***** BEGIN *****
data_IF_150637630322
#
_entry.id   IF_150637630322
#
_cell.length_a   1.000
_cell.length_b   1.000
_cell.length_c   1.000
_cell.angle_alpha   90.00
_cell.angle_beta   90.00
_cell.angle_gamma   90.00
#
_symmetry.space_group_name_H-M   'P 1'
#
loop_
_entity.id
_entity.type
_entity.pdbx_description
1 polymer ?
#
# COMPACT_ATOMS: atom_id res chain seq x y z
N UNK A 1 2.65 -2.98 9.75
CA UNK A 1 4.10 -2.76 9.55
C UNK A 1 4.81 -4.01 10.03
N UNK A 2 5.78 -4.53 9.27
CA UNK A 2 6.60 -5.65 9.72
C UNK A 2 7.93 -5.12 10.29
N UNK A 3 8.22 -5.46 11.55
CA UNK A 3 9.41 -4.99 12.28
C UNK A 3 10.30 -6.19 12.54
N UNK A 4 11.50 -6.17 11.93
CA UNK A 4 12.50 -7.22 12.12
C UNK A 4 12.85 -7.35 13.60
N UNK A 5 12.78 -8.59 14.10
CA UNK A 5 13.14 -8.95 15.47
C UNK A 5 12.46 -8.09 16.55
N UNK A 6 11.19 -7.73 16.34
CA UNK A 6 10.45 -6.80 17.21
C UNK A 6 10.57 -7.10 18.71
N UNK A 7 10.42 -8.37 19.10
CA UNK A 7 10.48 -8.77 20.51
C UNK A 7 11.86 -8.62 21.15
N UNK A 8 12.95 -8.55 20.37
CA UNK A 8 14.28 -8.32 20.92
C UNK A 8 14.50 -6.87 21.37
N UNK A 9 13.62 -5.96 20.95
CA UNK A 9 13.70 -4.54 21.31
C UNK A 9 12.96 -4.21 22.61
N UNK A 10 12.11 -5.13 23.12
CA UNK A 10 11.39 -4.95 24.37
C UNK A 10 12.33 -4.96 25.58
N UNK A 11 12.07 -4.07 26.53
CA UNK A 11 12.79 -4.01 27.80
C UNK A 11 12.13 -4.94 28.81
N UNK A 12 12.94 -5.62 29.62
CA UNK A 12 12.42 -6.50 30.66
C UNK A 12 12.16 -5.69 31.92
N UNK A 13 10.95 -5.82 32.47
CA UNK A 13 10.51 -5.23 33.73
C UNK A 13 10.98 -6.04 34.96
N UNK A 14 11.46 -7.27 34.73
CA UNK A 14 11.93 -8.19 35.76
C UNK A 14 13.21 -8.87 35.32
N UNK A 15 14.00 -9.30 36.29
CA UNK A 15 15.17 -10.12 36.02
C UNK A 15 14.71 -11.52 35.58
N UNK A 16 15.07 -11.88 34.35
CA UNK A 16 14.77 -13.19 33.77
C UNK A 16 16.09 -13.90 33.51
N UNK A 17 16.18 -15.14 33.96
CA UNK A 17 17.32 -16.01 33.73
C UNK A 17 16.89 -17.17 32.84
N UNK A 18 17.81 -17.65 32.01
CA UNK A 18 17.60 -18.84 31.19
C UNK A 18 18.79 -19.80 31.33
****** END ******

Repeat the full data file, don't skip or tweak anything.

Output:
data_IF_150637630322
#
_entry.id   IF_150637630322
#
_cell.length_a   1.000
_cell.length_b   1.000
_cell.length_c   1.000
_cell.angle_alpha   90.00
_cell.angle_beta   90.00
_cell.angle_gamma   90.00
#
_symmetry.space_group_name_H-M   'P 1'
#
loop_
_entity.id
_entity.type
_entity.pdbx_description
1 polymer ?
#
# COMPACT_ATOMS: atom_id res chain seq x y z
N UNK A 1 2.65 -2.98 9.75
CA UNK A 1 4.10 -2.76 9.55
C UNK A 1 4.81 -4.01 10.03
N UNK A 2 5.78 -4.53 9.27
CA UNK A 2 6.60 -5.65 9.72
C UNK A 2 7.93 -5.12 10.29
N UNK A 3 8.22 -5.46 11.55
CA UNK A 3 9.41 -4.99 12.28
C UNK A 3 10.30 -6.19 12.54
N UNK A 4 11.50 -6.17 11.93
CA UNK A 4 12.50 -7.22 12.12
C UNK A 4 12.85 -7.35 13.60
N UNK A 5 12.78 -8.59 14.10
CA UNK A 5 13.14 -8.95 15.47
C UNK A 5 12.46 -8.09 16.55
N UNK A 6 11.19 -7.73 16.34
CA UNK A 6 10.45 -6.80 17.21
C UNK A 6 10.57 -7.10 18.71
N UNK A 7 10.42 -8.37 19.10
CA UNK A 7 10.48 -8.77 20.51
C UNK A 7 11.86 -8.62 21.15
N UNK A 8 12.95 -8.55 20.37
CA UNK A 8 14.28 -8.32 20.92
C UNK A 8 14.50 -6.87 21.37
N UNK A 9 13.62 -5.96 20.95
CA UNK A 9 13.70 -4.54 21.31
C UNK A 9 12.96 -4.21 22.61
N UNK A 10 12.11 -5.13 23.12
CA UNK A 10 11.39 -4.95 24.37
C UNK A 10 12.33 -4.96 25.58
N UNK A 11 12.07 -4.07 26.53
CA UNK A 11 12.79 -4.01 27.80
C UNK A 11 12.13 -4.94 28.81
N UNK A 12 12.94 -5.62 29.62
CA UNK A 12 12.42 -6.50 30.66
C UNK A 12 12.16 -5.69 31.92
N UNK A 13 10.95 -5.82 32.47
CA UNK A 13 10.51 -5.23 33.73
C UNK A 13 10.98 -6.04 34.96
N UNK A 14 11.46 -7.27 34.73
CA UNK A 14 11.93 -8.19 35.76
C UNK A 14 13.21 -8.87 35.32
N UNK A 15 14.00 -9.30 36.29
CA UNK A 15 15.17 -10.12 36.02
C UNK A 15 14.71 -11.52 35.58
N UNK A 16 15.07 -11.88 34.35
CA UNK A 16 14.77 -13.19 33.77
C UNK A 16 16.09 -13.90 33.51
N UNK A 17 16.18 -15.14 33.96
CA UNK A 17 17.32 -16.01 33.73
C UNK A 17 16.89 -17.17 32.84
N UNK A 18 17.81 -17.65 32.01
CA UNK A 18 17.60 -18.84 31.19
C UNK A 18 18.79 -19.80 31.33